Company versus a personal brand – who reigns supreme?

With 45% of the population on social media, such platforms are proving to be a dominant form of communication, promotion and a commercially-savvy lead generation tool.

In today’s digitally-led world, enterprises are constantly trying out new ways to innovatively engage with customers and prospects. Whether through visually striking imagery, online competitions, polls, videos or quality content – each has a part to play in the overall ‘look’ and ‘feel’ of a brand.

For many successful firms, a powerful digital tool is in fact less about what they put out directly from their channels, but instead focus on encouraging the people they employ to do so.

Businesses across the globe are tapping into what their workforces represent – and positively positioning them as employee advocates, charged with leading conversations about the organisation they work for.

Studies have shown that 81% of Millennials share information about their enterprises online. It could be an Instagram image of an ‘Employee of the Month’ gong, a Facebook post celebrating a colleague’s birthday or snappy video on Twitter of their overseas business travels. Whatever successful tact they’re opting for, staff members are activity posting about it online – and the world is watching.

Additionally, boosting a personal brand goes even further too, as workers are able to generate eight-times more engagement than if the same content was sent directly from their company’s profile.

And guess what? There’s not even an advertising budget in sight!

But why are employees the ones who are proving to be powerful brand voices over their organisations? Simply put, people buy from people.

Social media users can be a trusted source of information for others – from answering vital questions about their company’s product launch, or providing valuable insight into a service it provides. And for those actively promoting their organisation, that can be hugely influential when it comes to customer and prospect ‘buy-in’.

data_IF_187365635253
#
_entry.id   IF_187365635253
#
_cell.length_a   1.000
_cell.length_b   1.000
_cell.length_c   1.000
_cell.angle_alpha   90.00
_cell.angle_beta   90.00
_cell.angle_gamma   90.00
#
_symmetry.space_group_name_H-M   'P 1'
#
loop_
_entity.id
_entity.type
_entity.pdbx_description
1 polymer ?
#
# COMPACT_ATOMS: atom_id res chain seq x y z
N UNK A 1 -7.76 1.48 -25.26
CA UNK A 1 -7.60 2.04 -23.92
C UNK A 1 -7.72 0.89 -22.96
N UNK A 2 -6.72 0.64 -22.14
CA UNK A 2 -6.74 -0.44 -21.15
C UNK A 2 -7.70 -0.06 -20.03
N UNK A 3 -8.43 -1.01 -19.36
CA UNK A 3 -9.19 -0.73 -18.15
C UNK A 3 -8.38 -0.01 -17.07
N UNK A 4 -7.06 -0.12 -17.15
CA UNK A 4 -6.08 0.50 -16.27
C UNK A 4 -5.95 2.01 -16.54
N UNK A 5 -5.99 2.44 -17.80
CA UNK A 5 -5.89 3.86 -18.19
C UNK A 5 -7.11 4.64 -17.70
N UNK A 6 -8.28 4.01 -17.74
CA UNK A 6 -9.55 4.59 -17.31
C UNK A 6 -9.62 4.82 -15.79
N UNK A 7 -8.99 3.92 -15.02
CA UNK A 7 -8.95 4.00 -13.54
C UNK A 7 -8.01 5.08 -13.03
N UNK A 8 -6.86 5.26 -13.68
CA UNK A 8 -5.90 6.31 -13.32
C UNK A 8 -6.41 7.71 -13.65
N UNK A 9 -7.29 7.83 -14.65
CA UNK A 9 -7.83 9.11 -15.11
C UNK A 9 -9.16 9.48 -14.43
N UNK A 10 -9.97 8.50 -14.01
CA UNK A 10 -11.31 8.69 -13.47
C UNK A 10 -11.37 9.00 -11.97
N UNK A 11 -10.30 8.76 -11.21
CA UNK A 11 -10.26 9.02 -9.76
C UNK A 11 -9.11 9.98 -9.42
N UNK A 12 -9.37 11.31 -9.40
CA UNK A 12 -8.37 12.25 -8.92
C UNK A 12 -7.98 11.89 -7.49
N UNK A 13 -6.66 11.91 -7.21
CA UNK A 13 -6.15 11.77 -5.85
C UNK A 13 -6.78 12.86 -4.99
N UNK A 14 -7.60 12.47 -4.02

Enterprises have a vital role to play

However, that doesn’t mean companies should delete their accounts altogether and not bother posting again – they still have a vital role to play.

Active brand profiles can help assure audiences that it’s ‘present’, online to answer queries and provide additional ‘clout’ when promoting its latest piece of digital content.

What the ‘company versus personal brand’ debate does lean towards, is that organisations should in fact be firmly focused on the value their own employees brings. A happy staff member is someone who feels valued, listened to and respected.

Feeling like they’re playing a pivotal role in their business’s success can lead to them typically posting positively about where they work. It might be that they wax lyrical about the firm’s latest product launch or speak about the thriving company culture – all of these messages are powerful towards an audience, and enterprises willing to support them in their social media quest can be hugely motivational.

Rewarding and encouraging colleagues

But companies must remember they can’t simply rely on employees to do the hard work for them. It’s important to invest in staff – and find out how much of a role they want to play in the company’s digital presence – in order to encourage aspirational content that reflects the organisation’s tone of voice.

A great place to start for an enterprise is by introducing an Employee Advocacy Programme. This is a hugely influential tool offering a platform for colleagues to promote good stories, plug recent launches and underline company culture. And, perhaps most importantly of all, such a scheme enables greater content sharing capabilities – meaning more prospects are reached online.

Organisations and employees empowering one another

So, although personal brands can often produce far greater results than their own organisations, it’s important to never discount the power of a brand’s online presence.

A firm’s role is very much geared around maintaining customer focus, providing commercial value and making employees feel encouraged and motivated – all of which comes under an effective Employee Advocacy Programme.

With 74% consumers trusting the opinions of someone they follow online – and purchasing a product or service as a result – isn’t it time for more businesses to supercharge their social selling strategies?

If you’re interested in empowering your teams to work together, and generate leads via social media, email: or call 0845 2725990. Make sure you also connect with us via Twitter, Facebook, LinkedIn and Instagram.

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